Game Development Reference
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detector finds pairs of objects that are touching (i.e., in contact) or interpen-
etrating. The collision resolution algorithm manipulates these objects in physically
believable ways.
From this point on I will make a distinction between the two terms: a contact is
any location in which objects are touching or interpenetrating; a collision is a type of
contact, one in which the objects are moving together at speed (this is also called an
“impact” in some physics systems). This chapter introduces another type of contact:
the resting contact. This is a contact where the objects involved are moving neither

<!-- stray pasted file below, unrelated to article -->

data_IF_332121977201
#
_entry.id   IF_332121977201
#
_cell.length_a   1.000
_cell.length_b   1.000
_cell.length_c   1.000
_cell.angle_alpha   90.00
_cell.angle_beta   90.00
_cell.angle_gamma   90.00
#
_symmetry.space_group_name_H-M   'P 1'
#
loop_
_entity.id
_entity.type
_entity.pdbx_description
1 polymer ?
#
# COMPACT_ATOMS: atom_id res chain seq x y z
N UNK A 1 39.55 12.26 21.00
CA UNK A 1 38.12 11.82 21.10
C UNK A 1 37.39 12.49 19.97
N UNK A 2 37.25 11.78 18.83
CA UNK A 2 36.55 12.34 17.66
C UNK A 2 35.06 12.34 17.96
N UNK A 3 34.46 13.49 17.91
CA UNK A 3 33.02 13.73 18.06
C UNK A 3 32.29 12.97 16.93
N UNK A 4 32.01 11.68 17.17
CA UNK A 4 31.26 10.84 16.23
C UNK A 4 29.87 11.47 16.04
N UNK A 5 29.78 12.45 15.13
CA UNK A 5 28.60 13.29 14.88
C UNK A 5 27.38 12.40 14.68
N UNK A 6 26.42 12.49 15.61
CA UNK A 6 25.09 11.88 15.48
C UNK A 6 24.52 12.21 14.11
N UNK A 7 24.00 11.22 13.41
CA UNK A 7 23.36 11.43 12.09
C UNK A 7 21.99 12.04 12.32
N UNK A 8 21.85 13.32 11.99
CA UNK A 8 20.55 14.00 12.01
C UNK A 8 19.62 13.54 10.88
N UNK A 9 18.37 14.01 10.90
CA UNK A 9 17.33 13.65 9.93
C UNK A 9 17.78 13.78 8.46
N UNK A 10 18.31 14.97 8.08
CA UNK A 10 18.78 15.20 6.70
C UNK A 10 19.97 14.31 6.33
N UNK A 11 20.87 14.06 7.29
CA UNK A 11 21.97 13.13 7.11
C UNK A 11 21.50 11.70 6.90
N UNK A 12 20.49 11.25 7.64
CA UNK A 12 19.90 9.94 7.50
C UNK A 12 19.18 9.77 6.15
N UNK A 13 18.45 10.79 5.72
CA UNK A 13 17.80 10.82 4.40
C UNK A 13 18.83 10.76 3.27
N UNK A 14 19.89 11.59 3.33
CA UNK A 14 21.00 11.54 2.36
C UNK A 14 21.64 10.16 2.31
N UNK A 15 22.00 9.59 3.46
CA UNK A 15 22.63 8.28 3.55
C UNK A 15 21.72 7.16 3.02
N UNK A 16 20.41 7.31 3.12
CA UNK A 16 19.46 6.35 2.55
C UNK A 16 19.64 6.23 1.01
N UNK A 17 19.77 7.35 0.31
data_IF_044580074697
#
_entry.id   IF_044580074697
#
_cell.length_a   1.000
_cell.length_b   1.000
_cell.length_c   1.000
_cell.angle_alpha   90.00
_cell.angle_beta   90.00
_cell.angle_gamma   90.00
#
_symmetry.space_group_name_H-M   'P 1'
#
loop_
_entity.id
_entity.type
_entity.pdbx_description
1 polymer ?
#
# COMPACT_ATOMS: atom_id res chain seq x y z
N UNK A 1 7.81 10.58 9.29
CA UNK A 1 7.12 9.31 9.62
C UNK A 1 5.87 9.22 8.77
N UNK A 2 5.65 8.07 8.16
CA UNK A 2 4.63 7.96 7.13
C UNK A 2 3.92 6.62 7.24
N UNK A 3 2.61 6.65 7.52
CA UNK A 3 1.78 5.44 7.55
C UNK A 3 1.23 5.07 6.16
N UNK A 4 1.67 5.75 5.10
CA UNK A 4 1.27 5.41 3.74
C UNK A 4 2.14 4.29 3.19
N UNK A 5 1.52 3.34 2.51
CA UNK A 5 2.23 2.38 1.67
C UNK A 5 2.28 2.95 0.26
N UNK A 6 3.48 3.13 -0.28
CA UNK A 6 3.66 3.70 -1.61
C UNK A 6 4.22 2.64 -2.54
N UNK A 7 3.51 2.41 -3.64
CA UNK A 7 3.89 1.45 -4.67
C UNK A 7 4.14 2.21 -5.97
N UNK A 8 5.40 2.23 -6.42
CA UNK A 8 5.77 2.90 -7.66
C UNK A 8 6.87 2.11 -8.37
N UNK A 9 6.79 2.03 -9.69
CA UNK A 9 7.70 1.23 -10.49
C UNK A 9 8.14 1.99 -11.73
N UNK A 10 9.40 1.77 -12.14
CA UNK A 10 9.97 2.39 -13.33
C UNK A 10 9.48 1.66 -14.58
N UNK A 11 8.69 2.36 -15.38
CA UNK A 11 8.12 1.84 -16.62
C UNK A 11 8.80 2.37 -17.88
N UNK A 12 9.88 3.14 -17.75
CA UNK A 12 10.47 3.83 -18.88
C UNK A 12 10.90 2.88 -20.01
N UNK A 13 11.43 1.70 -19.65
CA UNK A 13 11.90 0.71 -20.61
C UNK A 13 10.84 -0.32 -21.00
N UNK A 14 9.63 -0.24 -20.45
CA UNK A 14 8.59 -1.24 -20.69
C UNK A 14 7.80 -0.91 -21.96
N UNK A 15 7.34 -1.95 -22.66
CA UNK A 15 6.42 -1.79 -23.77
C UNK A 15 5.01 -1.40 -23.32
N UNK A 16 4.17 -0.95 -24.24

apart nor together.
For the sake of completeness there is a third type of contact, the separating con-
tact, where the objects involved are already moving apart. There is no need to perform
any kind of velocity resolution on a separating contact, so it is often ignored.
The collisions we've seen up to this point are relatively easy to handle: the two
objects collide briefly and then go on their own way again. At the point of contact we
calculate an impulse that causes the contact to turn from a collision into a separating
contact (if the coefficient of restitution is greater than zero) or a resting contact (if it
is exactly zero).
When two objects are in contact for a longer period of time (i.e., longer than a
single physics update), they are said to have resting contact. In this case they need to
be kept apart while making sure each object behaves normally.
So far I've used the terms contacts and collisions interchangeably. The collision
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